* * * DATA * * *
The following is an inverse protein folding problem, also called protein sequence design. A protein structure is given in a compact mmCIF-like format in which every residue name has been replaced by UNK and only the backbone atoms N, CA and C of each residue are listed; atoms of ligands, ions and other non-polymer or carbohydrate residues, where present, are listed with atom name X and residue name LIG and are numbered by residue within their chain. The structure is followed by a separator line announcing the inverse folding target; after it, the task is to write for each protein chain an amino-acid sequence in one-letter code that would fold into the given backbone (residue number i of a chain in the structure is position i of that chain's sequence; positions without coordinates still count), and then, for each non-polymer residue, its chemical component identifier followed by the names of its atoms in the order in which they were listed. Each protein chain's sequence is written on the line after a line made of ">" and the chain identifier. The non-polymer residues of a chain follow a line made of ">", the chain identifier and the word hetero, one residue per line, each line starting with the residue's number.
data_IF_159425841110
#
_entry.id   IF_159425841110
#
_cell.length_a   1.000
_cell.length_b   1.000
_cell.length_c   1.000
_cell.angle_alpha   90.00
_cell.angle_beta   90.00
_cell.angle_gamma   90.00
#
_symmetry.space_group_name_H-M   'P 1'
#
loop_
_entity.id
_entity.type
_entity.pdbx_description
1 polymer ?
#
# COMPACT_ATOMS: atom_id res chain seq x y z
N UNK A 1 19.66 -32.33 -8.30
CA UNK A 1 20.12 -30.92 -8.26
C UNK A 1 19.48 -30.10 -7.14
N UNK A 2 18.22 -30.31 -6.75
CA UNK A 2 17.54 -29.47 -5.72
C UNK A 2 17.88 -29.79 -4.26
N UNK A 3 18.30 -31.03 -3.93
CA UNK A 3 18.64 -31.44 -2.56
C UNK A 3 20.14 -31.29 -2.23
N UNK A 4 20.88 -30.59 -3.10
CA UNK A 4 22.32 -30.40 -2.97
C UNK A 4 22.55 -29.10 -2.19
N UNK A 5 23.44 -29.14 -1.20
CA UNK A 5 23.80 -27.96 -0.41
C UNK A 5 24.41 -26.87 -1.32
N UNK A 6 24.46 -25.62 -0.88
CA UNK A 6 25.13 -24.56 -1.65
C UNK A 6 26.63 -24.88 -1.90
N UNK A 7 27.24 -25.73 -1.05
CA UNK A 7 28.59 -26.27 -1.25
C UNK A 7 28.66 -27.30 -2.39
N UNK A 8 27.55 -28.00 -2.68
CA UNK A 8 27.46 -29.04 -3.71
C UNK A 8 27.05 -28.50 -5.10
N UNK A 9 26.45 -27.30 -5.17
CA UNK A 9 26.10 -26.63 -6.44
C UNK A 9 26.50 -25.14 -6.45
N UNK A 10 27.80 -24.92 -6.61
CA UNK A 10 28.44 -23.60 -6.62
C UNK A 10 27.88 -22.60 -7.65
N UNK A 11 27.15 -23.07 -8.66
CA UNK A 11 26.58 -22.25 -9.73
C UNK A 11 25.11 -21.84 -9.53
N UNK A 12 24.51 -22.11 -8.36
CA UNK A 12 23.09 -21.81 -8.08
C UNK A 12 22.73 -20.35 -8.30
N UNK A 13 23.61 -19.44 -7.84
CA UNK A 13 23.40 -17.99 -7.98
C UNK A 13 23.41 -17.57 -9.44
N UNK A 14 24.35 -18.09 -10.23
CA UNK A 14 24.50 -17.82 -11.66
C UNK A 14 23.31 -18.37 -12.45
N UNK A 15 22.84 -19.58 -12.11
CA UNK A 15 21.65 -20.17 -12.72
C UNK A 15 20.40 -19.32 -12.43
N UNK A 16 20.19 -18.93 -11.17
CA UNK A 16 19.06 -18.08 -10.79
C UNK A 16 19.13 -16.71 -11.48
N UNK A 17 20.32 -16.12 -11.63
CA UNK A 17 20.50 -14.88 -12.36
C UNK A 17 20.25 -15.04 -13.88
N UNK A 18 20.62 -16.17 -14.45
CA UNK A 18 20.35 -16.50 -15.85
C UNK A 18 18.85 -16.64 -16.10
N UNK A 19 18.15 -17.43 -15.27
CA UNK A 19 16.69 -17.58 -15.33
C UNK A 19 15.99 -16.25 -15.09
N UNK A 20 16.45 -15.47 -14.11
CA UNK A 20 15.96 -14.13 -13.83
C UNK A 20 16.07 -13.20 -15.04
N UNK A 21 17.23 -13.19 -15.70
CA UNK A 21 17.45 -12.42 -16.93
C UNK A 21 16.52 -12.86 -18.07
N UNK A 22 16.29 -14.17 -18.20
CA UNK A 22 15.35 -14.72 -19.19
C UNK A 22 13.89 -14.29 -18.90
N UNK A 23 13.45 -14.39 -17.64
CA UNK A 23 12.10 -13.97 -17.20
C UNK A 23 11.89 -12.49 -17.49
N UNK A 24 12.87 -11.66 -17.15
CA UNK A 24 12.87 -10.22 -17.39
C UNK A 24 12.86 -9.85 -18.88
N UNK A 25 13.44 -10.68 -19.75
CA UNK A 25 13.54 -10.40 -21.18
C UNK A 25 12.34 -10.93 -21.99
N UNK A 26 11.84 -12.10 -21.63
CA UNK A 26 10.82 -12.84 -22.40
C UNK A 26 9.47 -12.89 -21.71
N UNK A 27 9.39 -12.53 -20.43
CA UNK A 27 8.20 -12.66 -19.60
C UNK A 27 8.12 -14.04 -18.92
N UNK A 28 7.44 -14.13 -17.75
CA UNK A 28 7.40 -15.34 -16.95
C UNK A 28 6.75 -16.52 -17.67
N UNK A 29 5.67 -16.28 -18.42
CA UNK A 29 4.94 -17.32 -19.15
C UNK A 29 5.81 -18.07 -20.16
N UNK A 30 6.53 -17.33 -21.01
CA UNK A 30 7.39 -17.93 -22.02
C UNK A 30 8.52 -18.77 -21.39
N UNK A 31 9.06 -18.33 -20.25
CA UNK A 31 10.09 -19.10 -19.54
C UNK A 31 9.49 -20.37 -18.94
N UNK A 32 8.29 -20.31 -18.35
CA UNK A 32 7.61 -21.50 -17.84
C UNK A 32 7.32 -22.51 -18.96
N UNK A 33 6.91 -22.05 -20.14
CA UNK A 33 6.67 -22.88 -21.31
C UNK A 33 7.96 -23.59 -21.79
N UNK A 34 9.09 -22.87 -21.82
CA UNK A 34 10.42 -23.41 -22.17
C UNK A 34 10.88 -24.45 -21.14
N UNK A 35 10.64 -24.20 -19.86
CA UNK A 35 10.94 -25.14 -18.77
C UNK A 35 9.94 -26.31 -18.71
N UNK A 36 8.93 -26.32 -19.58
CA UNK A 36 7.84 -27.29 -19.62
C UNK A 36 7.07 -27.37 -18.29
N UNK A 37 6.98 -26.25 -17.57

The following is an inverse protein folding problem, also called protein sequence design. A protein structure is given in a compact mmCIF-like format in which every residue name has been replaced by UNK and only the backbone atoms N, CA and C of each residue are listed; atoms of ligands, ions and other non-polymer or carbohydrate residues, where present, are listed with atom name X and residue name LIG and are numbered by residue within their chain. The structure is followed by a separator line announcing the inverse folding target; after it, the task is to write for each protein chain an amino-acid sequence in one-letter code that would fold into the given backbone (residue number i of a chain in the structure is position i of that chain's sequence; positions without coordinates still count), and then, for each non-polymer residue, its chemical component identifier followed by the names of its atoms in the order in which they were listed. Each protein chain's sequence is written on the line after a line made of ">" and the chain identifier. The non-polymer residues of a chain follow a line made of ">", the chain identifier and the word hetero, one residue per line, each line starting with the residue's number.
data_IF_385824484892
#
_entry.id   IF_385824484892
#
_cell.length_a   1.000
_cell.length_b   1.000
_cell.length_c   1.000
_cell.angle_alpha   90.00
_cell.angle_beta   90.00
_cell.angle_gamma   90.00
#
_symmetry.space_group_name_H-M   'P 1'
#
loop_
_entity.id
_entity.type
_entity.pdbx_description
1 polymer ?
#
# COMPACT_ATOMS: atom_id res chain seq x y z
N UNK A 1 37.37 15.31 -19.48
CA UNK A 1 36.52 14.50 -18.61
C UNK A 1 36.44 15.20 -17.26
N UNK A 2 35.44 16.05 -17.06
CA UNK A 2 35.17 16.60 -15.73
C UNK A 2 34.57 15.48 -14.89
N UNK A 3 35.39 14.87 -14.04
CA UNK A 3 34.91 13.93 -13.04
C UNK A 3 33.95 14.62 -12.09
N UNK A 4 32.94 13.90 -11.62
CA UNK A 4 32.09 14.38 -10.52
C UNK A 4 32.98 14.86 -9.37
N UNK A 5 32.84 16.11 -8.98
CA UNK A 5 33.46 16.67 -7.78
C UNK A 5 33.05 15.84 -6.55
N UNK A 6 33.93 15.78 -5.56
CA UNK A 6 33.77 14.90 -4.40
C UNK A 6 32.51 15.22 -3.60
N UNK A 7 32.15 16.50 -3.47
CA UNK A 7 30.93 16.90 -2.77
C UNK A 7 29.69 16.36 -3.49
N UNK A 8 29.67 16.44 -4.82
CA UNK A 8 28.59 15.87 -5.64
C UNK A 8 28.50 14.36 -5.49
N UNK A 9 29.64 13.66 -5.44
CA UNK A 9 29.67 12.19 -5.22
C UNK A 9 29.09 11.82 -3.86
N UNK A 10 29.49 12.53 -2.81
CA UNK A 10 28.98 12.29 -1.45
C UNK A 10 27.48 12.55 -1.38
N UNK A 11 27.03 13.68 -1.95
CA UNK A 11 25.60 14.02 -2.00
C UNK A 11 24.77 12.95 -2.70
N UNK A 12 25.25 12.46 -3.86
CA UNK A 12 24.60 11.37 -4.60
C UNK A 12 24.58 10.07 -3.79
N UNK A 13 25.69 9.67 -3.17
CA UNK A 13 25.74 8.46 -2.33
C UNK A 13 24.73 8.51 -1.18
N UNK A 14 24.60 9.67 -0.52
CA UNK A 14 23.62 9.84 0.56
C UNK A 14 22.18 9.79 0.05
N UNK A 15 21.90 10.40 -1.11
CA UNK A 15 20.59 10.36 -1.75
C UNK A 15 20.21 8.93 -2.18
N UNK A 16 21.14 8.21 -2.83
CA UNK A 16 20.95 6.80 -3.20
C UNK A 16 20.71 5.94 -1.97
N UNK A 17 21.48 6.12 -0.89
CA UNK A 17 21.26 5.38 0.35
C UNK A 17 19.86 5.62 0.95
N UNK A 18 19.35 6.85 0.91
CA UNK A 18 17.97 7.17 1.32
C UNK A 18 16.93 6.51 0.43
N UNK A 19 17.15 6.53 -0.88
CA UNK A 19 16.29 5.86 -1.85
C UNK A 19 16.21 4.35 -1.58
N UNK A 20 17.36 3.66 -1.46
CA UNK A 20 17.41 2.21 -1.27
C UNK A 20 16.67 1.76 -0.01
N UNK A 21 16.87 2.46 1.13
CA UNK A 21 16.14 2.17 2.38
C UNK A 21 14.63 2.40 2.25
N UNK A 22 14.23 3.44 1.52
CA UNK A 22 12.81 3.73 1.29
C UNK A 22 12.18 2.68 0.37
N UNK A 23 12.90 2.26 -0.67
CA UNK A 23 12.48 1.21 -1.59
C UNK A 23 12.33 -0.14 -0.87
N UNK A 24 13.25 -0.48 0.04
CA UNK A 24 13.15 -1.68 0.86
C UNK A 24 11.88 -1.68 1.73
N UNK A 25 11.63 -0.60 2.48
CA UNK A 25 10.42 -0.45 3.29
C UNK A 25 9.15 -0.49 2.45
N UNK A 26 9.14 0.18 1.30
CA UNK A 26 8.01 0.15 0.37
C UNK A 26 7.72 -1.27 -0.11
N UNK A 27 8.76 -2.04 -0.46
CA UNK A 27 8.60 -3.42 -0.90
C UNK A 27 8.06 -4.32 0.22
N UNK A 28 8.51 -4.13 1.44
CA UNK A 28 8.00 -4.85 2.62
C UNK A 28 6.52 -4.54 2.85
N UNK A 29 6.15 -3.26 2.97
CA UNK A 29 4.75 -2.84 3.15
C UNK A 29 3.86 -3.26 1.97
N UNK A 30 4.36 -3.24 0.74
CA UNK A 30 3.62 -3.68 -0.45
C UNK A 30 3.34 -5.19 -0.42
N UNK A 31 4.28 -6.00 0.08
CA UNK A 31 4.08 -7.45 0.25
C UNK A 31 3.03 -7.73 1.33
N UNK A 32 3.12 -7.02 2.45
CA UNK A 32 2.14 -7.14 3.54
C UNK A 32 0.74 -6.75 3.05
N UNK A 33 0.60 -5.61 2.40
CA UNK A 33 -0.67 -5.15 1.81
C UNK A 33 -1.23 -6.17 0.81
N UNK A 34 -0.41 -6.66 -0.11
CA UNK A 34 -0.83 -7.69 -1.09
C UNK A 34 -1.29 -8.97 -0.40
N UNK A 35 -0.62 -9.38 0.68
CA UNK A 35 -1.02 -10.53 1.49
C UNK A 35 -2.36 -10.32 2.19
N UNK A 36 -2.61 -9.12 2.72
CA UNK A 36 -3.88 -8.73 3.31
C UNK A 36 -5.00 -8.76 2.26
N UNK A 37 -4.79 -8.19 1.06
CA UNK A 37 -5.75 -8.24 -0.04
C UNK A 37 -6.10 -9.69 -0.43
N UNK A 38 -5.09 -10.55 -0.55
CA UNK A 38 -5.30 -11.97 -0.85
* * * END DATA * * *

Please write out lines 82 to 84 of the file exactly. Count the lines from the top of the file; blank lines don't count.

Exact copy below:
N UNK A 21 17.23 -13.19 -15.70
CA UNK A 21 17.45 -12.42 -16.93
C UNK A 21 16.52 -12.86 -18.07